Issue No 11:
IS NOT A SILVER BULLET
is NOT a Silver Bullet
AUSTRALIA – July 22, 2000:
XML previously in TEN (see http://www.ies.aust.com/~ieinfo/articles.htm#TEN).
XML offers great benefit, but it is not a silver bullet. This issue discusses
how XML can be used effectively for e-Business and for integrating structured
and unstructured data within and across enterprises through Enterprise
Application Integration (EAI). The issue also announces an Online Webcast
Seminar on XML, plus other upcoming conferences and seminars that will assist
TEN - The Enterprise Newsletter
Back to Contents.
XML IS NOT A
BUT IT OFFERS GREAT BENEFIT IF USED WELL
XML is NOT a
silver bullet. It will NOT magically integrate the many redundant data versions
that exist throughout most enterprises. It will NOT replace them with a single,
common shared version of integrated data. But it will enable us to achieve the
effect and many of the benefits of this “Holy Grail” … if we use it
correctly. Let me explain why …
XML makes it
even more imperative than ever that an enterprise must understand and resolve
the different words and meanings that it uses to refer to things important to
it. To illustrate, people may variously be called “Customers”, or
“Clients”, or “Debtors” – all terms that are used to refer to people
or organizations that buy from the enterprise. These different terms indicate
“semantic differences”. An organization must know the different meanings of
its data (as metadata) that are used throughout the business. It must then
define standard terminology - and establish agreed meaning - as integrated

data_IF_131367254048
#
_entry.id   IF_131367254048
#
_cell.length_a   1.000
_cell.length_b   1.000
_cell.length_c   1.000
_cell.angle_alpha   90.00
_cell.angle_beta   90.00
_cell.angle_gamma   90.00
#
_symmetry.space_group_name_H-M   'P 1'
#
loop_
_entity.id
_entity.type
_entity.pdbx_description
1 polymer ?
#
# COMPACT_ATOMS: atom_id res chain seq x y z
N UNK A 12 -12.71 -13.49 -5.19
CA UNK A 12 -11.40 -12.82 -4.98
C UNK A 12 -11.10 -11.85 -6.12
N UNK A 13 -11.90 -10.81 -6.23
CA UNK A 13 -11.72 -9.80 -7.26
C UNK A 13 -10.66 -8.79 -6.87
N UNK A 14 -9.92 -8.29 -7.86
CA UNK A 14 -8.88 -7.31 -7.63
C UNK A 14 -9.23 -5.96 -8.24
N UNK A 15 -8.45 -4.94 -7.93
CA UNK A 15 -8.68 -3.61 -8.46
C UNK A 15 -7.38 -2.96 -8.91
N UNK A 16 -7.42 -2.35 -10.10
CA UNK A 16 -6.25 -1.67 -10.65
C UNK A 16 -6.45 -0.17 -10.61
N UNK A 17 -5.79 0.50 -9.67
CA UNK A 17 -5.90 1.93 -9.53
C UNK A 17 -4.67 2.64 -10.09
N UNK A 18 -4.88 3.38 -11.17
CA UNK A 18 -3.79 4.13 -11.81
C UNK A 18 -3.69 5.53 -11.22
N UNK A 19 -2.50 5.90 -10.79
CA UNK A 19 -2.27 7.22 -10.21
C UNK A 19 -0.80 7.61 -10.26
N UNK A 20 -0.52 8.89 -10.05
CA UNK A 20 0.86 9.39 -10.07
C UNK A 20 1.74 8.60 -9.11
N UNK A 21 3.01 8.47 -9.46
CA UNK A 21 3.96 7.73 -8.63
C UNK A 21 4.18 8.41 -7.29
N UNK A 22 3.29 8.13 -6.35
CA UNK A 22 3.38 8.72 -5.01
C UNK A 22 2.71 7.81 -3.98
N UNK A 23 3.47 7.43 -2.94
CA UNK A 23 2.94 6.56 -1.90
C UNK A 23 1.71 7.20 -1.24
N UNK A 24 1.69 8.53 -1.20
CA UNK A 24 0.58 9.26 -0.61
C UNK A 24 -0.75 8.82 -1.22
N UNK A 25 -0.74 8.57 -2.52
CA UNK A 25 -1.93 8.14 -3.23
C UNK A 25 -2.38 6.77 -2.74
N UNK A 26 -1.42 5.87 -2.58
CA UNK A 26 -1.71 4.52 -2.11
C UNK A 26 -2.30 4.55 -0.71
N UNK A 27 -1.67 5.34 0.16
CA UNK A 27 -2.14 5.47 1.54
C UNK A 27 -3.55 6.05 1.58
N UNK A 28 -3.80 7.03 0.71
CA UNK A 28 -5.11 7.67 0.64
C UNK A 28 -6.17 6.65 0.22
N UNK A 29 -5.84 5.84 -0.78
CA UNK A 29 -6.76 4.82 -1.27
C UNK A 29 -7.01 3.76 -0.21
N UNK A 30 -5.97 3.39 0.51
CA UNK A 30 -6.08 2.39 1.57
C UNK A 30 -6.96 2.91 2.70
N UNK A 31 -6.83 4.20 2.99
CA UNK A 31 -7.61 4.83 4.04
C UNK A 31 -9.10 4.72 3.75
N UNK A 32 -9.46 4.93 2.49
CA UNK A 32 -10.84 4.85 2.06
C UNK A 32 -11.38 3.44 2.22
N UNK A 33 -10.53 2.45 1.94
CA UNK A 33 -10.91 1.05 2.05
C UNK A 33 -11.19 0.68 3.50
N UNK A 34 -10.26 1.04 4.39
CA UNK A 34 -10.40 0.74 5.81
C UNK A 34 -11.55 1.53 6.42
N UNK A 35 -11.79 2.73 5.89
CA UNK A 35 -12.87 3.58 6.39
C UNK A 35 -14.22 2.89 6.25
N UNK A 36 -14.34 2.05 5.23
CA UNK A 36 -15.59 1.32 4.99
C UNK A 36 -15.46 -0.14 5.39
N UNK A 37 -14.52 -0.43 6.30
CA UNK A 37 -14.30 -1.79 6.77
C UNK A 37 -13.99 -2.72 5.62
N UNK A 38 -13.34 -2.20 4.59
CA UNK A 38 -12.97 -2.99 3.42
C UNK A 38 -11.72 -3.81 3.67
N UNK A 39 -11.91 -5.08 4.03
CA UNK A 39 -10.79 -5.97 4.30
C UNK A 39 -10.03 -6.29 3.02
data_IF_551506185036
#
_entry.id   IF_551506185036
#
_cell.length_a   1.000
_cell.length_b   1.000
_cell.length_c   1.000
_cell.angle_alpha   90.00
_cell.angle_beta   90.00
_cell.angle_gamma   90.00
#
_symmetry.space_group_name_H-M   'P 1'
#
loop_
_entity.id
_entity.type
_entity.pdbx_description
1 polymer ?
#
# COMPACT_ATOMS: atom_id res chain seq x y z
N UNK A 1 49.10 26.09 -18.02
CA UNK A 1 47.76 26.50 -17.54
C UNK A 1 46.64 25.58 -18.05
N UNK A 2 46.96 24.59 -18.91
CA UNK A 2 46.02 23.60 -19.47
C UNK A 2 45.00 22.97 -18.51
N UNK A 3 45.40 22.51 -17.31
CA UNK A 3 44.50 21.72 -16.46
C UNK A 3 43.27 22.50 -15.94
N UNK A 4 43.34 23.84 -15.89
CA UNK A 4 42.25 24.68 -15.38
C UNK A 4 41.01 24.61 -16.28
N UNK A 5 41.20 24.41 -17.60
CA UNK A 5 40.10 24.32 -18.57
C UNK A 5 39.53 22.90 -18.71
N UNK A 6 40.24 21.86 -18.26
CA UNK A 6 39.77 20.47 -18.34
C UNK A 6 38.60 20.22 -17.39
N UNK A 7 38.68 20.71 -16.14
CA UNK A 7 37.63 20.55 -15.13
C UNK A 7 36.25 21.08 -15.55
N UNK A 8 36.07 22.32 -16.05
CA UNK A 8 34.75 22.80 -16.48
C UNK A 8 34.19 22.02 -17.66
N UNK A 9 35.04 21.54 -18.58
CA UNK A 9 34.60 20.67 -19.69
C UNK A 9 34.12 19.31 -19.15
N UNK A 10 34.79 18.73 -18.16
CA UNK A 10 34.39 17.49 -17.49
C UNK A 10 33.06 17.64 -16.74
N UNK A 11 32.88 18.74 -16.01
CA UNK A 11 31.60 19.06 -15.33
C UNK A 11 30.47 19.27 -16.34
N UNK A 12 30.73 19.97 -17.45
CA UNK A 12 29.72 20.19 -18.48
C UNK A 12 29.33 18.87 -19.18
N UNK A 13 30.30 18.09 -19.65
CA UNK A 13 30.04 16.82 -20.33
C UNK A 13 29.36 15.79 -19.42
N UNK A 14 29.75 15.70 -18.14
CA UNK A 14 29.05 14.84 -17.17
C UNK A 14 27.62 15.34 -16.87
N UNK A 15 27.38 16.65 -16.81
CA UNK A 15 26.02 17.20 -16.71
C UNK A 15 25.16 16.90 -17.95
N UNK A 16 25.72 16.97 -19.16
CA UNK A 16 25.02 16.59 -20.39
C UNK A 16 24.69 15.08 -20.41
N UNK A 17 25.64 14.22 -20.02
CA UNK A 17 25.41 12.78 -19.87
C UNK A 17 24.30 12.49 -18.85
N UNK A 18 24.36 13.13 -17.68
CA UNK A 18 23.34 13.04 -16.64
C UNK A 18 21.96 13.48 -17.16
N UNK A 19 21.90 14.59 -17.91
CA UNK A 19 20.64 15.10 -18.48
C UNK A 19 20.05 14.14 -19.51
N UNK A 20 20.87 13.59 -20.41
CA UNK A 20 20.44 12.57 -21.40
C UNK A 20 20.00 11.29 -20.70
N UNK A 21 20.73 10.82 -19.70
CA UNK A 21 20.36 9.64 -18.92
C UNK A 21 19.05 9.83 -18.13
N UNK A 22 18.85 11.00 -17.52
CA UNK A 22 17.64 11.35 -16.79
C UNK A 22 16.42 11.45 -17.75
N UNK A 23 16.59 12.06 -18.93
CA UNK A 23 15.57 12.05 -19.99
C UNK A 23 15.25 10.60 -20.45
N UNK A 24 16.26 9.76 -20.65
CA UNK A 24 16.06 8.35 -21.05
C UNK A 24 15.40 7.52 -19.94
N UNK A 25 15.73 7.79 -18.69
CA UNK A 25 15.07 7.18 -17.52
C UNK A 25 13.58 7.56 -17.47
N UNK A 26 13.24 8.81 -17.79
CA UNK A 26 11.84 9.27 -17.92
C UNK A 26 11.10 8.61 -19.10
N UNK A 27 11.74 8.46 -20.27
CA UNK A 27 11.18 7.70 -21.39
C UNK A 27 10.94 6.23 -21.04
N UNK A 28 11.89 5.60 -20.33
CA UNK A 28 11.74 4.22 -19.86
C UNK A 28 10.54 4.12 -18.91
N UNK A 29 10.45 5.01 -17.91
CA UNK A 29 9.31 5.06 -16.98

metadata to be used by the enterprise. Only then can these terminology
differences be resolved so that semantic integrity is maintained.
Administrators and Consultants we were fooling ourselves if we thought that
enterprises would throw away their many (dis)integrated legacy systems to
improve semantic integrity. It never did happen; it never was going to happen;
it never will happen. Pragmatically, legacy systems and databases will never be
replaced for semantic purity alone. But once we understand the semantic
differences and agree on the integrated metadata, XML can achieve dramatic cost
savings. For example ...
was once proposed as a standard language for common communication throughout the
world. But it was never accepted. Why should people in every country have to
change from their native tongue? Each reasoned that others could change … but
not them! So we continue to have interpreters whose job is to understand several
languages. They rely on reference tools (such as language dictionaries) and
their knowledge of languages to translate between them. They use the language
dictionaries and knowledge to resolve the semantic differences. The result ...
understanding, meaning and communication!
XML. It enables the metadata "language" used by each application or
department of the business to be documented in a separate "language
dictionary". The metadata language dictionary used by each application is
documented in a XML Document Type Definition (DTD) file. This is called
“Application Metadata”. Common terminology is then defined for use